The Pakistani government yesterday introduced a constitutional bill in parliament to transfer President Asif Ali Zardari's sweeping powers to the prime minister, possibly ending months of political wrangling. The "18th Amendment Bill" is expected to be passed by parliament, effectively turning Mr Zardari into a ceremonial head of state.
The development may help calm political opposition to Mr Zardari, pictured, but the government faces pressure from an assertive Supreme Court to reopen corruption cases against him after it threw out a controversial amnesty law in December. "There's a bit of muscle-flexing all around," said Samina Ahmed, South Asia director for the International Crisis Group. "It will settle down."
Yesterday, Anwar Mansoor Khan, the Attorney General, resigned, a day after he told the Supreme Court that the law ministry was not giving him documents relating to corruption cases against thousands of people, including Mr Zardari. "It had become impossible to work in such a situation," he said.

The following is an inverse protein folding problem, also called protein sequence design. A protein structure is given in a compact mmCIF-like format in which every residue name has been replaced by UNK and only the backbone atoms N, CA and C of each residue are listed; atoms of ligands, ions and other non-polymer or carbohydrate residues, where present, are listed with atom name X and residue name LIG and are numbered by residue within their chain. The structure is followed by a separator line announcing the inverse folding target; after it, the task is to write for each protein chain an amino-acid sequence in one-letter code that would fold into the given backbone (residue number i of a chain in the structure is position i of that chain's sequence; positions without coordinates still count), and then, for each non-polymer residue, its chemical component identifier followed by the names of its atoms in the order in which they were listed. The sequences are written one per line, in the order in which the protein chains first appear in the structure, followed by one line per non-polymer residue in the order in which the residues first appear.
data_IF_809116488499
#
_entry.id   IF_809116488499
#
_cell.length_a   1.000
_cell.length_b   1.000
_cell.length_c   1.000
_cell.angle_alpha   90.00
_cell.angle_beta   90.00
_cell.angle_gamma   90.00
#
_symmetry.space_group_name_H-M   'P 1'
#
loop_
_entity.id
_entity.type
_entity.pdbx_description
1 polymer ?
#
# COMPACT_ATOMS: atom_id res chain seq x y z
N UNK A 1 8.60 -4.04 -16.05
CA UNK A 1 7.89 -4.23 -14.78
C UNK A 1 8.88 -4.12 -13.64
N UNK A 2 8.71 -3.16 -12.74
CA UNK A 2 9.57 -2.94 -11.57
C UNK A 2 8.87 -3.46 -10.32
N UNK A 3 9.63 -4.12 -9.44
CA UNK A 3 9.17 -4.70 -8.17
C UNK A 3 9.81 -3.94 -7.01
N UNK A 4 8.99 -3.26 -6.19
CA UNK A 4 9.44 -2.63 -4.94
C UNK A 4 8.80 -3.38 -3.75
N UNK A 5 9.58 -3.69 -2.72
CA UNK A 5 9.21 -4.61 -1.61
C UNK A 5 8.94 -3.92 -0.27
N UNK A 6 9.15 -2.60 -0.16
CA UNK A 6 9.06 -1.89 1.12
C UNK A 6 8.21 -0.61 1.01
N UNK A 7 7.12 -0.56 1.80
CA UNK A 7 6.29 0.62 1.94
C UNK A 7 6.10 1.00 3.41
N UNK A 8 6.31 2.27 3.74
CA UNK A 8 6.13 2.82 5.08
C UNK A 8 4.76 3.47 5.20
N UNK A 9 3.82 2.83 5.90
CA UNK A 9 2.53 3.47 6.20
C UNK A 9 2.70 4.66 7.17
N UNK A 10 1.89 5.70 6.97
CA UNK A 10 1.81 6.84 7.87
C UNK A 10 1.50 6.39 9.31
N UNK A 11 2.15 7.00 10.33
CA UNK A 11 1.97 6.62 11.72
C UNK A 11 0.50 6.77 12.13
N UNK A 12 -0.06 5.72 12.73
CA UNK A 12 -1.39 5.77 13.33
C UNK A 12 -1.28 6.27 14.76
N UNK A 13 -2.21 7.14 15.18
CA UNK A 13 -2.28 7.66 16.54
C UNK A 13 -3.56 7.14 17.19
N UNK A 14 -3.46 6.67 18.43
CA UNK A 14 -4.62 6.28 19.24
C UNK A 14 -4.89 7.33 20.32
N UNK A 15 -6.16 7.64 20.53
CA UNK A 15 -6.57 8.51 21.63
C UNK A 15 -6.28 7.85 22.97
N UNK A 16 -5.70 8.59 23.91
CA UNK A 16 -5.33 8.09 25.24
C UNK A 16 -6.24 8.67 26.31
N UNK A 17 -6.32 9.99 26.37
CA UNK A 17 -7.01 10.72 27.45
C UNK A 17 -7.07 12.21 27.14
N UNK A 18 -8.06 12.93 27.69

Under the proposed amendments, the president will lose key powers to the prime minister, including the authority to dissolve the national assembly and appoint powerful military chiefs and the election commissioner. The bill shifts Mr Zardari's powers to appoint judges to a commission comprised of senior judges and government figures.
Mr Zardari would still wield considerable influence as head of the Pakistan People's Party, the country's largest grouping.